One Response to Sprint Nextel: When a Spamtrap Hit is Not Spam

  1. Today (12/9/2011) the same spamtrap received a Sprint bill notifying the owner that he/she owes several hundred dollars, and that if payment is not made within six days, his/her cell phone service will be turned off. Interestingly, however, the notification did NOT contain any personal information. The account number and amount due are still there; the owner’s name and phone number are not. Acxiom Digital contacted me about a similar situation involving a bank that I blogged about, and promised to discuss this with Sprint. It appears that Sprint listened.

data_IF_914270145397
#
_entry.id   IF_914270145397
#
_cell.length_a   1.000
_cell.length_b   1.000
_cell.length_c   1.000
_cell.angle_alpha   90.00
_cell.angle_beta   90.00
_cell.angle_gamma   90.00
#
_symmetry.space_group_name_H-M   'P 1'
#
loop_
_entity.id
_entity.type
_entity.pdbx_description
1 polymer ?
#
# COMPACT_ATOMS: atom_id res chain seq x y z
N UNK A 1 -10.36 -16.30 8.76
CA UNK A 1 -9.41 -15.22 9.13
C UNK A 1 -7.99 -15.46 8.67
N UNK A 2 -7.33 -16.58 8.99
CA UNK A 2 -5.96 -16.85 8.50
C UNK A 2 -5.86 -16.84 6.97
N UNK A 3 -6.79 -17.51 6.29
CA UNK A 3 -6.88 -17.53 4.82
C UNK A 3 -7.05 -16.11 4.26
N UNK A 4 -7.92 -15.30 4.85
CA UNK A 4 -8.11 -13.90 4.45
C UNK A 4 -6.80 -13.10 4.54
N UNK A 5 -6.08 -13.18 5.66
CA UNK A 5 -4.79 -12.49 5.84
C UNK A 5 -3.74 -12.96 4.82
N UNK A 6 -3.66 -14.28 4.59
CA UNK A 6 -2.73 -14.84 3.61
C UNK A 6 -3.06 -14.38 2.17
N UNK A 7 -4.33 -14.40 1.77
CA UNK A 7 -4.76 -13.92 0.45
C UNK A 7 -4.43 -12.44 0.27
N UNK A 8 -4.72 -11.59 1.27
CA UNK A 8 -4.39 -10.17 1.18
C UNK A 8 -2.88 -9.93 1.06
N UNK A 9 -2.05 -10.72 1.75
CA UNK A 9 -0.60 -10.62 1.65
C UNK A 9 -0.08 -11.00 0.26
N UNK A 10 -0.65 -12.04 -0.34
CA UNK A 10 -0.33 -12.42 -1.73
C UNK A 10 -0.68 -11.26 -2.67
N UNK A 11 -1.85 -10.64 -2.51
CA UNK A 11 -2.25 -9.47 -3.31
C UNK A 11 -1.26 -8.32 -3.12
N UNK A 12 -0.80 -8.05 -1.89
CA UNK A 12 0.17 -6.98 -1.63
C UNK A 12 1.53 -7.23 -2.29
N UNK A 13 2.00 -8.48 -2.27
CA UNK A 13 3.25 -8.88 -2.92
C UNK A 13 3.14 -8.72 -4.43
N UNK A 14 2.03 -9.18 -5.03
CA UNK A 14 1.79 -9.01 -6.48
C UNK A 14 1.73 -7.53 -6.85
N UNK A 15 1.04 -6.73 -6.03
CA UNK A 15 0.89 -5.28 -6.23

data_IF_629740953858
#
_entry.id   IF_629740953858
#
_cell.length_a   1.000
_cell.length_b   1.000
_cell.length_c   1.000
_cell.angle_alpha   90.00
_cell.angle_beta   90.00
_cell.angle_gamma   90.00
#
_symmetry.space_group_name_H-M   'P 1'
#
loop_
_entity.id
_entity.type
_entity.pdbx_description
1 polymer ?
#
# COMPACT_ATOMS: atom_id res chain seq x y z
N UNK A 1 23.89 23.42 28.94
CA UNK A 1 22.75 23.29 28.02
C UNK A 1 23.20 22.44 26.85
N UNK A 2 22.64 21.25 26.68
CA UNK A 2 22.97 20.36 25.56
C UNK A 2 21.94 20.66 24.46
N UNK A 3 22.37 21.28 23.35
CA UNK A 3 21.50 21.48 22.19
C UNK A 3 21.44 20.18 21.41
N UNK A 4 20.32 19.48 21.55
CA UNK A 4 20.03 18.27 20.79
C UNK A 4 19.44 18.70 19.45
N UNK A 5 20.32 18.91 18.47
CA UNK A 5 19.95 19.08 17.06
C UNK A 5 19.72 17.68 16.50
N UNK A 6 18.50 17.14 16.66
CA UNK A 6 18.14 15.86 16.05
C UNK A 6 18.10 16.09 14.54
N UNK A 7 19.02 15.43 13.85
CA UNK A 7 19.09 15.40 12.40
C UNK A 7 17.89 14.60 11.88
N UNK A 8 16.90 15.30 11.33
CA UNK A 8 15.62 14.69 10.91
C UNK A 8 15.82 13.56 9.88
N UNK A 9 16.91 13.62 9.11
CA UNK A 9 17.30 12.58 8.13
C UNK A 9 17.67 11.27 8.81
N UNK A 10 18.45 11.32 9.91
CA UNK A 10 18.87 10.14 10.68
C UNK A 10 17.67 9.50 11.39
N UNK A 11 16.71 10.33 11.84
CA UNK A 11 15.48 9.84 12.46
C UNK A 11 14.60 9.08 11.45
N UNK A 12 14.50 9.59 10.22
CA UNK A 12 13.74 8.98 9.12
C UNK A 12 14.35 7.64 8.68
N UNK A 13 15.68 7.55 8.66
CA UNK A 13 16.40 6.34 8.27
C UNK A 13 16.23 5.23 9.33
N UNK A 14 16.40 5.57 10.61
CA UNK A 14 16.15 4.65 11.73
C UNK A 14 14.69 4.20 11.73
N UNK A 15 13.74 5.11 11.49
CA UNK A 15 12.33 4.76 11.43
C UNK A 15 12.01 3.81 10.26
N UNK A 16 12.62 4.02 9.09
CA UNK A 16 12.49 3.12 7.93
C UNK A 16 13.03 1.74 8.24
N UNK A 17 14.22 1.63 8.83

I didn’t try to click any of the URLs in the message, so I am not sure whether they would allow access to the spamtrap’s account or not. I hope that they do NOT allow access without first prompting for the user’s logon and password. Because of the prevalence of falsified account notices (phish) for banks and other businesses, I wish Sprint wouldn’t include clickable URLs in their transaction emails. But at least they have acted to protect user privacy.

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